He ends the post with a bit of a random note, probably in reference to Fox’s less than stellar coverage of Ron Paul as a viable candidate.
Oh, and fuck you, Roger Ailes.
If you’re not familiar with the President of Fox News who is almost too evil to be real, check out the excellent “How Roger Ailes Built the Fox News Fear Factory,” which is essentially everything you need to know about the guy even Rupert Murdoch fears.
Categories: Uncategorized Tags: Andrew Sullivan, Robert Ailes, Ron Paul
There are 75,500 Google image results for “sad stockbroker.”
Round up time:
Paul Krugman, of course, is highly critical of the move. He dedicated a post in his blog to a quote from Atrios:
Apparently we’re supposed to care about what some idiots at some corrupt organization think about anything.
Statistics whiz Nate Silver provides us with a comprehensive post with solid statistical evidence that S&P’s previous ratings are pretty worthless and says their “advice has more often than not led investors toward the losing side of bets.”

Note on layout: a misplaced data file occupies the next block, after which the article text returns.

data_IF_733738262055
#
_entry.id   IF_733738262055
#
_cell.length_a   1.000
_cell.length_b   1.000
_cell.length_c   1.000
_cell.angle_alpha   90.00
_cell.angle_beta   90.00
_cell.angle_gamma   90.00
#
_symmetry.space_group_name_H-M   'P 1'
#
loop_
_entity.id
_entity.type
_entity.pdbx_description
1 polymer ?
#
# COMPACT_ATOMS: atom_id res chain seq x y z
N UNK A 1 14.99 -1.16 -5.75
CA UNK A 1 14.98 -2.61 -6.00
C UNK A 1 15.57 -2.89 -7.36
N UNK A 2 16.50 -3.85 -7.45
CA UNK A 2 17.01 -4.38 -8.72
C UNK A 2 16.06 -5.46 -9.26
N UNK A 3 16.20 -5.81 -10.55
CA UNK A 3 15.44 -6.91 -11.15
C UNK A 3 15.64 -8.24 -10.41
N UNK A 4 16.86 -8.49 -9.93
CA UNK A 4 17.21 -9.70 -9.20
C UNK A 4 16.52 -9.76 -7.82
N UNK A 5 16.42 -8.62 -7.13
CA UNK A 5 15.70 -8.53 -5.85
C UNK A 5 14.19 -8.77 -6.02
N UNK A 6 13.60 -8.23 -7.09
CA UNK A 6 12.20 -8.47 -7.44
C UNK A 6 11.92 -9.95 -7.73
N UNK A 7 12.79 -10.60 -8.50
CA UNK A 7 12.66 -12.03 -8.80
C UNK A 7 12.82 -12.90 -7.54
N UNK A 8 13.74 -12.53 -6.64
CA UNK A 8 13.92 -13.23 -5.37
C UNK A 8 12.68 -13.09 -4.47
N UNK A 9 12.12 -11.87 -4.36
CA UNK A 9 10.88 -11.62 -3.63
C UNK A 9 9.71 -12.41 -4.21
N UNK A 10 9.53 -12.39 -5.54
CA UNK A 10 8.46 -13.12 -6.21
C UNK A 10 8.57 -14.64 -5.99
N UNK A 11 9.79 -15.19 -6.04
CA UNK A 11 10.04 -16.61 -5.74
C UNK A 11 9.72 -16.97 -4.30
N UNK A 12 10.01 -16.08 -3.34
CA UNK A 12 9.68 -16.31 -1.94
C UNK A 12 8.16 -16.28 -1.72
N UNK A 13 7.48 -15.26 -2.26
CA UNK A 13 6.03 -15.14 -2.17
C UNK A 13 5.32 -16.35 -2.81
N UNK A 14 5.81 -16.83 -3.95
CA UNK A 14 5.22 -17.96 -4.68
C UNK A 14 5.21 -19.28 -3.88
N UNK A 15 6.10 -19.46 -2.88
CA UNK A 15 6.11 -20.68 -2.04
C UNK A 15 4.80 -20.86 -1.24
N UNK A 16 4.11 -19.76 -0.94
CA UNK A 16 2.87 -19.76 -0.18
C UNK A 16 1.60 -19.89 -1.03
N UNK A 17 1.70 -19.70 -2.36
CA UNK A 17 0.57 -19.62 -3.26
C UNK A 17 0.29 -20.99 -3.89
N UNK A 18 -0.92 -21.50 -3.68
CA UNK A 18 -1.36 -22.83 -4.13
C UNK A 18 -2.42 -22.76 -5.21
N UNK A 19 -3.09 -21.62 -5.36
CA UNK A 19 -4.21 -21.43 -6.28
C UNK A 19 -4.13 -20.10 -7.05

My favorite libertarian blogger, Andrew Sullivan, thinks the that downgrade makes sense.
A libertarian I like much less, Professor Richard A. Epstein, claims to have “4 Reasons S&P Got it Right,” but mostly rants about spending.
An anonymous author for the WSJ says, “The Obama Administration’s attempt to discredit S&P only makes the U.S. look worse” and it was the “Keynesian and statist revival of the last four years have brought the U.S. to this downgrade.”
Economics of Contempts says, “To say that S&P analysts aren’t the sharpest tools in the drawer is a massive understatement.”
Karl Smith of Modeled Behavior comments, “I think the value of S&P’s action is that it has given both sides ammo where they need it, which seems like it should strengthen our ability to make a deal. Ironically, perhaps the act of issuing this report will help make the conclusions of the report less true. I hope so anyway.”
I hope so too.
I can understand S&P wanting to reclaim their integrity after their terrible track record, but is manufacturing a fear-induced international market crisis really worth that right now? I’m leaning towards no, so I’m still not fully understanding S&P’s motivation here. Especially when they own and maintain the S&P 500 index, which unsurprisingly dropped after their parent agency’s own downgrade.